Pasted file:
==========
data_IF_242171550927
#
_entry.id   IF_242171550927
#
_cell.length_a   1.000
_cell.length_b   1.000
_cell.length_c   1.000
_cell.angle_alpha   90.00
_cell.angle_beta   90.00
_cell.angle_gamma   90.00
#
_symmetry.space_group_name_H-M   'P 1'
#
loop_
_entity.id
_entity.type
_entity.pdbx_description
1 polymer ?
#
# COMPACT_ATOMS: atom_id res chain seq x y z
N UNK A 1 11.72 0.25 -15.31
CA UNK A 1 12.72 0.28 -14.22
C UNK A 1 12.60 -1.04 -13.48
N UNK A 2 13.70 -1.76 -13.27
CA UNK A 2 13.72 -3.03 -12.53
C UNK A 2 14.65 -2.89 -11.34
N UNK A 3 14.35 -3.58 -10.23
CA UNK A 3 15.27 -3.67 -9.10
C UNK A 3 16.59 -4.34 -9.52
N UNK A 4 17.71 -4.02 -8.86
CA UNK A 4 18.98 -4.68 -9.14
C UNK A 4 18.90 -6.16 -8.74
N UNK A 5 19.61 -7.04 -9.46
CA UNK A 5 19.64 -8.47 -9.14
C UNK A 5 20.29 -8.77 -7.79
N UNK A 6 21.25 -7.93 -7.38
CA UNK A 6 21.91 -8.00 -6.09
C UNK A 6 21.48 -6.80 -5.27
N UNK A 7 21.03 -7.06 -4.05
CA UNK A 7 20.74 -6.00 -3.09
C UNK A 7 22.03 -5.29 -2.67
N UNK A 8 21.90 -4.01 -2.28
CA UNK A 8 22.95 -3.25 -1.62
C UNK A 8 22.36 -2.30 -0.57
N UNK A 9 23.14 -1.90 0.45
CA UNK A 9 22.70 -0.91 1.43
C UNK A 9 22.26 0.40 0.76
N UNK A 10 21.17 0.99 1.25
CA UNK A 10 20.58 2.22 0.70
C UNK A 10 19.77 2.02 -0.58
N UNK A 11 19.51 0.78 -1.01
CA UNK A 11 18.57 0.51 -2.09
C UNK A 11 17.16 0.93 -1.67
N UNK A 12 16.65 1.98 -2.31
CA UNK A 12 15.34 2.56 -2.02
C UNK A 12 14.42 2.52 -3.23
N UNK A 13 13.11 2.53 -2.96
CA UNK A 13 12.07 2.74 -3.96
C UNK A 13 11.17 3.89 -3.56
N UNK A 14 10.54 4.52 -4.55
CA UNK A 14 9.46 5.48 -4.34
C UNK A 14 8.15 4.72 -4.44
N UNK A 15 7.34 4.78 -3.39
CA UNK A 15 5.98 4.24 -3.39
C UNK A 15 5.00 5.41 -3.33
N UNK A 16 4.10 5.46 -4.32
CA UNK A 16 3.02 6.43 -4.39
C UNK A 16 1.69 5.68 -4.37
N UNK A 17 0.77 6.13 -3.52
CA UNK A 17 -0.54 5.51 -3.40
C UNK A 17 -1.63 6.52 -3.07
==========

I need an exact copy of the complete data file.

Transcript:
data_IF_242171550927
#
_entry.id   IF_242171550927
#
_cell.length_a   1.000
_cell.length_b   1.000
_cell.length_c   1.000
_cell.angle_alpha   90.00
_cell.angle_beta   90.00
_cell.angle_gamma   90.00
#
_symmetry.space_group_name_H-M   'P 1'
#
loop_
_entity.id
_entity.type
_entity.pdbx_description
1 polymer ?
#
# COMPACT_ATOMS: atom_id res chain seq x y z
N UNK A 1 11.72 0.25 -15.31
CA UNK A 1 12.72 0.28 -14.22
C UNK A 1 12.60 -1.04 -13.48
N UNK A 2 13.70 -1.76 -13.27
CA UNK A 2 13.72 -3.03 -12.53
C UNK A 2 14.65 -2.89 -11.34
N UNK A 3 14.35 -3.58 -10.23
CA UNK A 3 15.27 -3.67 -9.10
C UNK A 3 16.59 -4.34 -9.52
N UNK A 4 17.71 -4.02 -8.86
CA UNK A 4 18.98 -4.68 -9.14
C UNK A 4 18.90 -6.16 -8.74
N UNK A 5 19.61 -7.04 -9.46
CA UNK A 5 19.64 -8.47 -9.14
C UNK A 5 20.29 -8.77 -7.79
N UNK A 6 21.25 -7.93 -7.38
CA UNK A 6 21.91 -8.00 -6.09
C UNK A 6 21.48 -6.80 -5.27
N UNK A 7 21.03 -7.06 -4.05
CA UNK A 7 20.74 -6.00 -3.09
C UNK A 7 22.03 -5.29 -2.67
N UNK A 8 21.90 -4.01 -2.28
CA UNK A 8 22.95 -3.25 -1.62
C UNK A 8 22.36 -2.30 -0.57
N UNK A 9 23.14 -1.90 0.45
CA UNK A 9 22.70 -0.91 1.43
C UNK A 9 22.26 0.40 0.76
N UNK A 10 21.17 0.99 1.25
CA UNK A 10 20.58 2.22 0.70
C UNK A 10 19.77 2.02 -0.58
N UNK A 11 19.51 0.78 -1.01
CA UNK A 11 18.57 0.51 -2.09
C UNK A 11 17.16 0.93 -1.67
N UNK A 12 16.65 1.98 -2.31
CA UNK A 12 15.34 2.56 -2.02
C UNK A 12 14.42 2.52 -3.23
N UNK A 13 13.11 2.53 -2.96
CA UNK A 13 12.07 2.74 -3.96
C UNK A 13 11.17 3.89 -3.56
N UNK A 14 10.54 4.52 -4.55
CA UNK A 14 9.46 5.48 -4.34
C UNK A 14 8.15 4.72 -4.44
N UNK A 15 7.34 4.78 -3.39
CA UNK A 15 5.98 4.24 -3.39
C UNK A 15 5.00 5.41 -3.33
N UNK A 16 4.10 5.46 -4.32
CA UNK A 16 3.02 6.43 -4.39
C UNK A 16 1.69 5.68 -4.37
N UNK A 17 0.77 6.13 -3.52
CA UNK A 17 -0.54 5.51 -3.40
C UNK A 17 -1.63 6.52 -3.07